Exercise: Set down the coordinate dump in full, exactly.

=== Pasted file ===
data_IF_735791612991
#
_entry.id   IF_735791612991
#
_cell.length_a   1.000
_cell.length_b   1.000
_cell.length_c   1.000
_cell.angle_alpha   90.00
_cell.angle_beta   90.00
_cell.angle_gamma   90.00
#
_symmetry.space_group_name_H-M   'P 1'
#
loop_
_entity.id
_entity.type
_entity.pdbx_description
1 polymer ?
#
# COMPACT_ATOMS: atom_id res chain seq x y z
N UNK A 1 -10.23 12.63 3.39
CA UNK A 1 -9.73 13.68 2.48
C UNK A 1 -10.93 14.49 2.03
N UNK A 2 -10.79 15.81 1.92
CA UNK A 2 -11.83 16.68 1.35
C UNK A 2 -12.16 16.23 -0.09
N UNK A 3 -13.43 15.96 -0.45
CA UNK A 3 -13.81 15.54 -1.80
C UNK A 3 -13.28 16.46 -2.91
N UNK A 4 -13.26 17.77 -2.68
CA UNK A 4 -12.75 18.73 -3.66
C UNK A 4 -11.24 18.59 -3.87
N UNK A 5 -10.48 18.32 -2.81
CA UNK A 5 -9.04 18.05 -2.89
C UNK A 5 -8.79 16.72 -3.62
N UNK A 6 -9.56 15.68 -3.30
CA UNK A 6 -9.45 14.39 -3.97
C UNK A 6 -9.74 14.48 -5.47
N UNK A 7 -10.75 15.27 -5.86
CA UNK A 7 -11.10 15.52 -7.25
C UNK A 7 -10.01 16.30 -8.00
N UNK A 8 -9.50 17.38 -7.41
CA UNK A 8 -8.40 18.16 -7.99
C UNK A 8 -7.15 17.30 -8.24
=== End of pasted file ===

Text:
data_IF_735791612991
#
_entry.id   IF_735791612991
#
_cell.length_a   1.000
_cell.length_b   1.000
_cell.length_c   1.000
_cell.angle_alpha   90.00
_cell.angle_beta   90.00
_cell.angle_gamma   90.00
#
_symmetry.space_group_name_H-M   'P 1'
#
loop_
_entity.id
_entity.type
_entity.pdbx_description
1 polymer ?
#
# COMPACT_ATOMS: atom_id res chain seq x y z
N UNK A 1 -10.23 12.63 3.39
CA UNK A 1 -9.73 13.68 2.48
C UNK A 1 -10.93 14.49 2.03
N UNK A 2 -10.79 15.81 1.92
CA UNK A 2 -11.83 16.68 1.35
C UNK A 2 -12.16 16.23 -0.09
N UNK A 3 -13.43 15.96 -0.45
CA UNK A 3 -13.81 15.54 -1.80
C UNK A 3 -13.28 16.46 -2.91
N UNK A 4 -13.26 17.77 -2.68
CA UNK A 4 -12.75 18.73 -3.66
C UNK A 4 -11.24 18.59 -3.87
N UNK A 5 -10.48 18.32 -2.81
CA UNK A 5 -9.04 18.05 -2.89
C UNK A 5 -8.79 16.72 -3.62
N UNK A 6 -9.56 15.68 -3.30
CA UNK A 6 -9.45 14.39 -3.97
C UNK A 6 -9.74 14.48 -5.47
N UNK A 7 -10.75 15.27 -5.86
CA UNK A 7 -11.10 15.52 -7.25
C UNK A 7 -10.01 16.30 -8.00
N UNK A 8 -9.50 17.38 -7.41
CA UNK A 8 -8.40 18.16 -7.99
C UNK A 8 -7.15 17.30 -8.24